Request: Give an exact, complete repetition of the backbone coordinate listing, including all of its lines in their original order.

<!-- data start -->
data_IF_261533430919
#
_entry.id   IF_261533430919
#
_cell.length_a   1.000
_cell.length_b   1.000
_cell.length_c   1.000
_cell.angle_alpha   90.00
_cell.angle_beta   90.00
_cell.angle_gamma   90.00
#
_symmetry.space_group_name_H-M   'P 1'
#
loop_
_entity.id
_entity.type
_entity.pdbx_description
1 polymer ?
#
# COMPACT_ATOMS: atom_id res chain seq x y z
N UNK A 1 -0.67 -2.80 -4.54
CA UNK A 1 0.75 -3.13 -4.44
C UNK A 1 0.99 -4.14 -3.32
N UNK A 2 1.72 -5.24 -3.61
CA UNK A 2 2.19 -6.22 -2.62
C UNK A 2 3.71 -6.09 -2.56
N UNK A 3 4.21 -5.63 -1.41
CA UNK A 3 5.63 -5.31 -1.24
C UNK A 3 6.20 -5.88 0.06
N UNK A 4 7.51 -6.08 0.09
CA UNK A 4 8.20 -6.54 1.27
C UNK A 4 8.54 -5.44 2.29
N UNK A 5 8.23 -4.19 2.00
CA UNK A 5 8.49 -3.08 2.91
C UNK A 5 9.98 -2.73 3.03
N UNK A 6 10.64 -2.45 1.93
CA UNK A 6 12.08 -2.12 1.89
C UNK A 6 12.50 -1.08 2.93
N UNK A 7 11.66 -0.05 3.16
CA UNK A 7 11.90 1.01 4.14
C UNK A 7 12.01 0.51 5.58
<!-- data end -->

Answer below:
data_IF_261533430919
#
_entry.id   IF_261533430919
#
_cell.length_a   1.000
_cell.length_b   1.000
_cell.length_c   1.000
_cell.angle_alpha   90.00
_cell.angle_beta   90.00
_cell.angle_gamma   90.00
#
_symmetry.space_group_name_H-M   'P 1'
#
loop_
_entity.id
_entity.type
_entity.pdbx_description
1 polymer ?
#
# COMPACT_ATOMS: atom_id res chain seq x y z
N UNK A 1 -0.67 -2.80 -4.54
CA UNK A 1 0.75 -3.13 -4.44
C UNK A 1 0.99 -4.14 -3.32
N UNK A 2 1.72 -5.24 -3.61
CA UNK A 2 2.19 -6.22 -2.62
C UNK A 2 3.71 -6.09 -2.56
N UNK A 3 4.21 -5.63 -1.41
CA UNK A 3 5.63 -5.31 -1.24
C UNK A 3 6.20 -5.88 0.06
N UNK A 4 7.51 -6.08 0.09
CA UNK A 4 8.20 -6.54 1.27
C UNK A 4 8.54 -5.44 2.29
N UNK A 5 8.23 -4.19 2.00
CA UNK A 5 8.49 -3.08 2.91
C UNK A 5 9.98 -2.73 3.03
N UNK A 6 10.64 -2.45 1.93
CA UNK A 6 12.08 -2.12 1.89
C UNK A 6 12.50 -1.08 2.93
N UNK A 7 11.66 -0.05 3.16
CA UNK A 7 11.90 1.01 4.14
C UNK A 7 12.01 0.51 5.58